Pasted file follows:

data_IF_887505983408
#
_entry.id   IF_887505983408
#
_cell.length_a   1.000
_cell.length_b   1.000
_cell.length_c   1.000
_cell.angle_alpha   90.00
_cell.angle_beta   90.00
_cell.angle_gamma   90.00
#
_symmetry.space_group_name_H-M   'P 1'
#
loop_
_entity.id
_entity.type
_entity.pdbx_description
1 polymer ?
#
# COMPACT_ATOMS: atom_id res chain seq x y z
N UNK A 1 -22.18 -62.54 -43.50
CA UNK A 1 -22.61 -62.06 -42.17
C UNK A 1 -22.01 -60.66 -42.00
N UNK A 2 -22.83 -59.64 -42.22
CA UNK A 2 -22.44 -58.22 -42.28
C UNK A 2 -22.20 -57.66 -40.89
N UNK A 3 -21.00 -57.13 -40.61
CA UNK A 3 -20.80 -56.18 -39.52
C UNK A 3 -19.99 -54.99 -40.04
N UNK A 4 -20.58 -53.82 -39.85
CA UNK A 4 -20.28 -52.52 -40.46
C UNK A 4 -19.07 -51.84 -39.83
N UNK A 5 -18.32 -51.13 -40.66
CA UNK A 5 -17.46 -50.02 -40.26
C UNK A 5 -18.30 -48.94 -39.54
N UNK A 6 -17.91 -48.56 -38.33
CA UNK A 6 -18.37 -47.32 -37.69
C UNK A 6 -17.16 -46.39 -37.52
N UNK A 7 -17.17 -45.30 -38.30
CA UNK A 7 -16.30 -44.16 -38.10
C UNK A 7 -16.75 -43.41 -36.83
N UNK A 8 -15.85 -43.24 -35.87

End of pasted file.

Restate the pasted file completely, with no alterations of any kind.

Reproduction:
data_IF_887505983408
#
_entry.id   IF_887505983408
#
_cell.length_a   1.000
_cell.length_b   1.000
_cell.length_c   1.000
_cell.angle_alpha   90.00
_cell.angle_beta   90.00
_cell.angle_gamma   90.00
#
_symmetry.space_group_name_H-M   'P 1'
#
loop_
_entity.id
_entity.type
_entity.pdbx_description
1 polymer ?
#
# COMPACT_ATOMS: atom_id res chain seq x y z
N UNK A 1 -22.18 -62.54 -43.50
CA UNK A 1 -22.61 -62.06 -42.17
C UNK A 1 -22.01 -60.66 -42.00
N UNK A 2 -22.83 -59.64 -42.22
CA UNK A 2 -22.44 -58.22 -42.28
C UNK A 2 -22.20 -57.66 -40.89
N UNK A 3 -21.00 -57.13 -40.61
CA UNK A 3 -20.80 -56.18 -39.52
C UNK A 3 -19.99 -54.99 -40.04
N UNK A 4 -20.58 -53.82 -39.85
CA UNK A 4 -20.28 -52.52 -40.46
C UNK A 4 -19.07 -51.84 -39.83
N UNK A 5 -18.32 -51.13 -40.66
CA UNK A 5 -17.46 -50.02 -40.26
C UNK A 5 -18.30 -48.94 -39.54
N UNK A 6 -17.91 -48.56 -38.33
CA UNK A 6 -18.37 -47.32 -37.69
C UNK A 6 -17.16 -46.39 -37.52
N UNK A 7 -17.17 -45.30 -38.30
CA UNK A 7 -16.30 -44.16 -38.10
C UNK A 7 -16.75 -43.41 -36.83
N UNK A 8 -15.85 -43.24 -35.87